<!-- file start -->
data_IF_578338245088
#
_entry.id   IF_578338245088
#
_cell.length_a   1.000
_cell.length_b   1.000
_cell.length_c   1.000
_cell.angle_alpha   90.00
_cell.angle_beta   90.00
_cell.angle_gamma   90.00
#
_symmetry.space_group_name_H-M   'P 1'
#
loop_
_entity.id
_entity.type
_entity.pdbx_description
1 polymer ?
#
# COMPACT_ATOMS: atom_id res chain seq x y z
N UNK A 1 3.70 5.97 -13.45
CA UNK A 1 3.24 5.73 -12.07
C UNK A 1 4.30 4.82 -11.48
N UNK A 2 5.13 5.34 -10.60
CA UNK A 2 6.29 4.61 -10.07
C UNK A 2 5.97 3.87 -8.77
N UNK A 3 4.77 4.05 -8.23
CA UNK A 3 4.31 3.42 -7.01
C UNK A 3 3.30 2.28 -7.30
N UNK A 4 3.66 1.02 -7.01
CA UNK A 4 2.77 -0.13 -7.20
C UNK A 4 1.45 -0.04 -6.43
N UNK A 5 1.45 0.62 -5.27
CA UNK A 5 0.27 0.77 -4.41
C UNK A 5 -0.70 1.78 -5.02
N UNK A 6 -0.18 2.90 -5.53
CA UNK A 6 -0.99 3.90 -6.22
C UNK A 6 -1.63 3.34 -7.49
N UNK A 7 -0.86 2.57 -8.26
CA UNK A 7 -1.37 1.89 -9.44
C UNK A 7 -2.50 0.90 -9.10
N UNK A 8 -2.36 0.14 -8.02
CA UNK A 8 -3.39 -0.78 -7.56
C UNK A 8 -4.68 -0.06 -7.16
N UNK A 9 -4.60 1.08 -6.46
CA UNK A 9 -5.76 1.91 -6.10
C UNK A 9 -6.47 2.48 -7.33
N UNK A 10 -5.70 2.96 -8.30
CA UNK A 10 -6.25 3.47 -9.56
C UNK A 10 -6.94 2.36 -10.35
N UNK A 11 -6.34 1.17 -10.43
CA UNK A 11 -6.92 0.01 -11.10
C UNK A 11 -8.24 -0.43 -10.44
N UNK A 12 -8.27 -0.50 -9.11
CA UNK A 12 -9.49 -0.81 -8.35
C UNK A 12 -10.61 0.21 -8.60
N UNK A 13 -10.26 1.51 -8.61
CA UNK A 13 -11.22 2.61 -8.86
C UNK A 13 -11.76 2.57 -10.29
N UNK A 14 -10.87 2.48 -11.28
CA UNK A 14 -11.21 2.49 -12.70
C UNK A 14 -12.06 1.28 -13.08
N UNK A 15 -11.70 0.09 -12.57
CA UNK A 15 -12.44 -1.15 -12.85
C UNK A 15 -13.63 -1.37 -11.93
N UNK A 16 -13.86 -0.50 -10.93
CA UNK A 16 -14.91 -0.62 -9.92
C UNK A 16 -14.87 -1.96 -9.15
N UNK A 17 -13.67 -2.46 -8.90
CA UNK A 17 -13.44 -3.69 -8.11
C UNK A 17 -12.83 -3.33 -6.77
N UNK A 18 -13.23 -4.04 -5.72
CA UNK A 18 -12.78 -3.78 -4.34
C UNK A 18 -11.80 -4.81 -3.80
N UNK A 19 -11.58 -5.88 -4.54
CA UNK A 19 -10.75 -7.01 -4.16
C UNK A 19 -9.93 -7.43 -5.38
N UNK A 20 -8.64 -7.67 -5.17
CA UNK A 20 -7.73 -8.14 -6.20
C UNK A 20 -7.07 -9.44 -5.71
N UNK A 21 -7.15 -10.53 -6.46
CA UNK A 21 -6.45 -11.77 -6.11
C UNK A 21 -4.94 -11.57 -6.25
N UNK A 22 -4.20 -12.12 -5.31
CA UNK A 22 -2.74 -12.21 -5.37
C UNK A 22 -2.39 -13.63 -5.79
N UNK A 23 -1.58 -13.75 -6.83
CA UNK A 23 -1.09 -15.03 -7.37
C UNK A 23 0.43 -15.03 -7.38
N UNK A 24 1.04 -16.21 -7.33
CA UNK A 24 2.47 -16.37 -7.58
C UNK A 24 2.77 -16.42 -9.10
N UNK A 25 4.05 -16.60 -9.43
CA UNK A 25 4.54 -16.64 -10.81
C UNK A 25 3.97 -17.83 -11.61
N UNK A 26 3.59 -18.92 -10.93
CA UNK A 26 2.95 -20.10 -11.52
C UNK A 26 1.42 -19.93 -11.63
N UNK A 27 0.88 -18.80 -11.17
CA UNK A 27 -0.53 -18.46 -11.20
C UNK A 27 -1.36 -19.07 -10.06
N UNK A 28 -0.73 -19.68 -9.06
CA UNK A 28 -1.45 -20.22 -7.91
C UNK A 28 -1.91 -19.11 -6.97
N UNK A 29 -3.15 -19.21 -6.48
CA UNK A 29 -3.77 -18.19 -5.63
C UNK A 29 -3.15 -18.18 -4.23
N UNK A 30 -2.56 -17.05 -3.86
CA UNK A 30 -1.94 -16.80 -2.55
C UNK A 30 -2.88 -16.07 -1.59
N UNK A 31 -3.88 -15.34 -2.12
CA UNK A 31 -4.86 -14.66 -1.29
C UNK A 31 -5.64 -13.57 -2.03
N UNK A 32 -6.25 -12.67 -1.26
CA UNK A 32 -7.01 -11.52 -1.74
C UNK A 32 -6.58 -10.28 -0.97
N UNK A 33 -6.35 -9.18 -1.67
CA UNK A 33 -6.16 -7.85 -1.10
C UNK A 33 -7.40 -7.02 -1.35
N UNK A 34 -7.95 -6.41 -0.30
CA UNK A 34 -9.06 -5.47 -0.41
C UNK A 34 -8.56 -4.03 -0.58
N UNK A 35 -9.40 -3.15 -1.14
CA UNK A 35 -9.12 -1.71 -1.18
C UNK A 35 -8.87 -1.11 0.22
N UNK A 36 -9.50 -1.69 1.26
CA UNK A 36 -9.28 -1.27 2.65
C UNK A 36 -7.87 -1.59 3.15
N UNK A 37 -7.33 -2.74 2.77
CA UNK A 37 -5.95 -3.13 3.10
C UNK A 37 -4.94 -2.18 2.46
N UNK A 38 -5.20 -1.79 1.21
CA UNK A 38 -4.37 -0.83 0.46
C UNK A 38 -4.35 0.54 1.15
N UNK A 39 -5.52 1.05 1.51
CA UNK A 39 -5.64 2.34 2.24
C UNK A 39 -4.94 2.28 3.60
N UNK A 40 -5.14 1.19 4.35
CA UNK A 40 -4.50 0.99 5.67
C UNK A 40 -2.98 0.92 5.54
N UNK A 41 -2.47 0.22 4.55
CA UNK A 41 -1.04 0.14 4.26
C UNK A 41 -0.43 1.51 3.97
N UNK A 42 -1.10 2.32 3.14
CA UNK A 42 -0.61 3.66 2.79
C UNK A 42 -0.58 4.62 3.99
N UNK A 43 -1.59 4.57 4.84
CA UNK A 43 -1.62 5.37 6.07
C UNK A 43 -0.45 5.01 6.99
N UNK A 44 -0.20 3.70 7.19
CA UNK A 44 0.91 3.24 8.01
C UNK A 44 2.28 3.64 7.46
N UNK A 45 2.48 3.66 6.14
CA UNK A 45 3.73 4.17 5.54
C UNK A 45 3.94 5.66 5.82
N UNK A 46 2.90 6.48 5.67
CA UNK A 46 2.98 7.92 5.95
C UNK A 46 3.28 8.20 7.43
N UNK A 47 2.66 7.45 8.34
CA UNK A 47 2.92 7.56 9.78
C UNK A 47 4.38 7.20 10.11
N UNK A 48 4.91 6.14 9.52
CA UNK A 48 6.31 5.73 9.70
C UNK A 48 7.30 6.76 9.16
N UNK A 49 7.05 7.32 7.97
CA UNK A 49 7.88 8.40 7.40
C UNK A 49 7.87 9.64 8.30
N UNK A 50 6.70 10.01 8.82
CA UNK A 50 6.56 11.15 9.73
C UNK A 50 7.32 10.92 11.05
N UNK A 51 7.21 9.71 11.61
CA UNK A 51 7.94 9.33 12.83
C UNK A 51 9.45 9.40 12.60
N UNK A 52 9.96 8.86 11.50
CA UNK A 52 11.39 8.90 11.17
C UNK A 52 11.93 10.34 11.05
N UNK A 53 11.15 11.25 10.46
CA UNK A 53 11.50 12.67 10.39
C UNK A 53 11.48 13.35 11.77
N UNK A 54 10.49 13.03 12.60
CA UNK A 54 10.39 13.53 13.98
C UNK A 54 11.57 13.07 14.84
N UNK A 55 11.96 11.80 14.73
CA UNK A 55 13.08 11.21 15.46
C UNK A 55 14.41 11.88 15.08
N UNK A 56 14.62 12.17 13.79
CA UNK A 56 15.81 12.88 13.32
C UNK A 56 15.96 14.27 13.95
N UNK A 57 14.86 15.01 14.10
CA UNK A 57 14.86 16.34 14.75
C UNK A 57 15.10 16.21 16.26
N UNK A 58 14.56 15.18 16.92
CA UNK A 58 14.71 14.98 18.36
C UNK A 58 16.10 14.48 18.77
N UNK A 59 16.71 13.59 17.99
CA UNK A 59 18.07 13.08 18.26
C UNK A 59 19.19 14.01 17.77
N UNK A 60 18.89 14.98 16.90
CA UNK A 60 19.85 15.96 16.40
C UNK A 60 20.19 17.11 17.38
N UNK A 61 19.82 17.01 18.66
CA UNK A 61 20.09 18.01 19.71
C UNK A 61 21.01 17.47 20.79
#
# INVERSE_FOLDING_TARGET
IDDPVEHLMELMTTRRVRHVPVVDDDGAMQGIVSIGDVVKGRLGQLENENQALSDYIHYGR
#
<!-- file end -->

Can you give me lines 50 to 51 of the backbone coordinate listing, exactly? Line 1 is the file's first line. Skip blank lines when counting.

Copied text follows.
C UNK A 10 -6.94 2.36 -10.35
N UNK A 11 -6.34 1.17 -10.43